Eric Boldt, a forecaster who has worked closely with Jackson at the Oxnard station, pointed out in a joint interview that the National Weather Service and a team of public safety officials from Santa Barbara County gave an outdoor press conference in the area on the Friday before the event, warning of the possibility of extreme rain and and then again on Monday, warning of the likelihood of an extreme rain and debris flows, and asking residents to prepare to evacuate.
“On Monday we announced that this would be an extreme event, with rates of 2-4 inches of rain an hour. These are really bad rates,” Boldt said. “For us as meteorologists, we’re thinking, ‘holy cow, that’s crazy.’”
Although the meteorologists accurately forecast the time and duration of the rainfall event, and warned of its seriousness and prepared residents to evacuate, they could not foresee exactly how hard the rain would fall, or exactly where. And the intensity of the rainfall exceeded their most extreme estimates.
“We still have limitations on our ability to predict that kind of extreme event,” Jackson said. “We may have reached a ceiling — I doubt we will ever be able to accurately forecast an event that produces five or more inches of rain an hour. In Montecito we had a half inch of rain in five minutes at one point.”
Jackson and his team of meteorologists were well aware of the danger, but could not convince most of the public at risk to evacuate despite their warnings.
“It was very frustrating because what else could we have done?” Jackson said. “We had prepared and we had prepared our agency partners. Santa Barbara County had issued their very first non-fire evacuation order ever, but it wasn’t enough. Why wasn’t every person in that Santa Barbara front country away from their house? We try to make sure people understand that they can’t wait for the debris flow to happen before they respond, because it’ll be too late, debris flows are too fast.”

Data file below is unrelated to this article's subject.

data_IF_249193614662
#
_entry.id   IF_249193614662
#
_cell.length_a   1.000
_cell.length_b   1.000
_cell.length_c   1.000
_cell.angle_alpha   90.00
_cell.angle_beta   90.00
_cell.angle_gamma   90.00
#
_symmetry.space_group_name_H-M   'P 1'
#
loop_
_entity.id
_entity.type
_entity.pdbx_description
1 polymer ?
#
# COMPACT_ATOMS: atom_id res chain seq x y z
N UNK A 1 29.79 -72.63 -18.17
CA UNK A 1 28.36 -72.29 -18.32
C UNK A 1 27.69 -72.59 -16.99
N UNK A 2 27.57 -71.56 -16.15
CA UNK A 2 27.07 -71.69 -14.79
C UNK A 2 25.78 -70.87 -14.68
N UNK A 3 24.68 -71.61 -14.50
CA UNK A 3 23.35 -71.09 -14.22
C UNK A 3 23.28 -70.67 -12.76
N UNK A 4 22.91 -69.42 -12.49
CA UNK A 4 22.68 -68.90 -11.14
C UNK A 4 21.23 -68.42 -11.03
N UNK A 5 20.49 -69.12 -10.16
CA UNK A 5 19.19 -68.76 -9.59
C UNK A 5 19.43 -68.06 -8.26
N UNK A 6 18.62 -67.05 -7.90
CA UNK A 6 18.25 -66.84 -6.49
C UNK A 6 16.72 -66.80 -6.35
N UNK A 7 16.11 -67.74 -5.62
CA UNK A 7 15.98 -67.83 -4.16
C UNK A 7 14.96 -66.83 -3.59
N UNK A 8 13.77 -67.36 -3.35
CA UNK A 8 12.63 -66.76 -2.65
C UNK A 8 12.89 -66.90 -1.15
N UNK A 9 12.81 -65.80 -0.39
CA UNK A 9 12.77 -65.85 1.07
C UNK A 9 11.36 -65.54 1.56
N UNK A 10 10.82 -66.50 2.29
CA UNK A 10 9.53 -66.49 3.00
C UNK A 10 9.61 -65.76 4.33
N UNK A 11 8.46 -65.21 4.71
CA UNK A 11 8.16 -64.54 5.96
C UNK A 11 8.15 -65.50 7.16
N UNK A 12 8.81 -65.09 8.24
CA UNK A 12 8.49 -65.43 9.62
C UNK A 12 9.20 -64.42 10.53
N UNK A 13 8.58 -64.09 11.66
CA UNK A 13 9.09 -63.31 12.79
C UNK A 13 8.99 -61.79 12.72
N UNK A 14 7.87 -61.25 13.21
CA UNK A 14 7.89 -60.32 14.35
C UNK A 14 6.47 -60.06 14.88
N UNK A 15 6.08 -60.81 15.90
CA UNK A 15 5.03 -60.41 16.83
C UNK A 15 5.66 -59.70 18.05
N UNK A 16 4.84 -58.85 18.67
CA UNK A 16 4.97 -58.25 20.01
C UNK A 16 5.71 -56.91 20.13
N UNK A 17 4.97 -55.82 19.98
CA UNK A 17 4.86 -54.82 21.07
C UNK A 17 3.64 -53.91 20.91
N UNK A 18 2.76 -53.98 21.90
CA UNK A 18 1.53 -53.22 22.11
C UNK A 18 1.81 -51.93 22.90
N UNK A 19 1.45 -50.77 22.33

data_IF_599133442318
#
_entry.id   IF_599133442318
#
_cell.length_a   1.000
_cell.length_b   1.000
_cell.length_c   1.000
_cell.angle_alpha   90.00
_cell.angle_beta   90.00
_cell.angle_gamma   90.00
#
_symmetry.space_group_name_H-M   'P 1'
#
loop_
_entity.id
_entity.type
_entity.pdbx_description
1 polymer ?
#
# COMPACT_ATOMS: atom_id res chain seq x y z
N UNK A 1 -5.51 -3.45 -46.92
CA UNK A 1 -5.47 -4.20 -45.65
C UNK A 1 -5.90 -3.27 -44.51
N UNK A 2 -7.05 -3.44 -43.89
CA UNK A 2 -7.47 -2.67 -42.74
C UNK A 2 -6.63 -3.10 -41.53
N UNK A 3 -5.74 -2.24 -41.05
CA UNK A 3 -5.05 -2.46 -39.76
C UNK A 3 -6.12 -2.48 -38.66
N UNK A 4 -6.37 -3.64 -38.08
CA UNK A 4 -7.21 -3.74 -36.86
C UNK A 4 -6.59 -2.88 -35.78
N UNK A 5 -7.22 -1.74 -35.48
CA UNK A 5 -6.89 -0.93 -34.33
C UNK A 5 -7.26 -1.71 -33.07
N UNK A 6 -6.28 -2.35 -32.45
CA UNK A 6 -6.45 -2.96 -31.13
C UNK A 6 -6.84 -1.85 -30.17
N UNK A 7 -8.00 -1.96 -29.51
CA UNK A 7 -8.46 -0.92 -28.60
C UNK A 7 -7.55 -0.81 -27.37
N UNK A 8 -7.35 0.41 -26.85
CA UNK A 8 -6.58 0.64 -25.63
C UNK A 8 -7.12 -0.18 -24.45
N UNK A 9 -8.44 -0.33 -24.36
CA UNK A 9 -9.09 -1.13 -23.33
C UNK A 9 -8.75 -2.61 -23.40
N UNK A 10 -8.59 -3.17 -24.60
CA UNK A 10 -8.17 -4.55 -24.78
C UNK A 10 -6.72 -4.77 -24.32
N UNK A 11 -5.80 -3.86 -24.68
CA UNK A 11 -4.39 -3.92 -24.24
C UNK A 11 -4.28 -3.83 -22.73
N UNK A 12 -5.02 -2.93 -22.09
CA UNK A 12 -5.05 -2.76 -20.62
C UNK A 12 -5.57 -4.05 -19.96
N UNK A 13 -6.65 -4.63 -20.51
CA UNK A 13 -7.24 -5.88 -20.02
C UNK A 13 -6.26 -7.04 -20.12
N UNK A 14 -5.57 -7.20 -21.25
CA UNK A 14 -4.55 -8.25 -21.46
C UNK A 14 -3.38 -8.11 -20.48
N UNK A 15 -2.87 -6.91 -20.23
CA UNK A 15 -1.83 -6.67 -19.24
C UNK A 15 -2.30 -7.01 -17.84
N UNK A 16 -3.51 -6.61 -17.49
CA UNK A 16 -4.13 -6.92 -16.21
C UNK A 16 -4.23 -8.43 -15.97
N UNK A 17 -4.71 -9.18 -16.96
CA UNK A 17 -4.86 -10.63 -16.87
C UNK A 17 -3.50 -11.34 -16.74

A post-disaster report from the California Geological Survey(2) found that the debris flows in Montecito in January of 2018 moved about 1.5 million cubic meters of earth at a rate of 10-15 miles an hour. The debris flows were as much as 25-30 feet deep, and carried boulders as large as a truck. In one night they destroyed 100 houses and damaged 300 more, killed 21 people, and buried a section of Highway 101 in debris. Two people are still missing in the aftermath.
“Could we have even imagined half the mountain coming down on Montecito?” asked Jackson. “No, because we’ve never seen anything like that happen before.”
INCREASED FREQUENCY OF “ONE-TWO PUNCH”
But many more such climate-fueled events are coming to western states,
according to a new study co-led by Samantha Stevenson(3), a climatologist at the Bren School at the University of California, Santa Barbara, which found “compound events” such as those seen in Montecito — a firestorm followed in short order by a torrential downpour — will become increasingly frequent this century in California and the west. The modeling study showed that the frequency of such “compound events” will increase by 100 percent this century in California, and by up to 700 percent in the Pacific Northwest.
“Yes, unfortunately, this type of one-two punch — as we’ve been calling compound events — will become more frequent this century,” Stevenson said. “I can’t predict how often this will happen, because that will depend on our future climate choices, and also on how many ignitions happen during those conditions, but they will become more frequent.”
Stevenson herself had not been at UCSB for long before the Montecito catastrophe, and was shocked by what she saw. It motivated her to look at the risks of “compound events.”
“I’m a relatively recent transplant,” she said. “I arrived in the fall of 2017, just two months before the Thomas Fire. I thought I knew something about wildfire from living in Colorado, but after that happened — oh my God. California wildfires are a whole different animal.”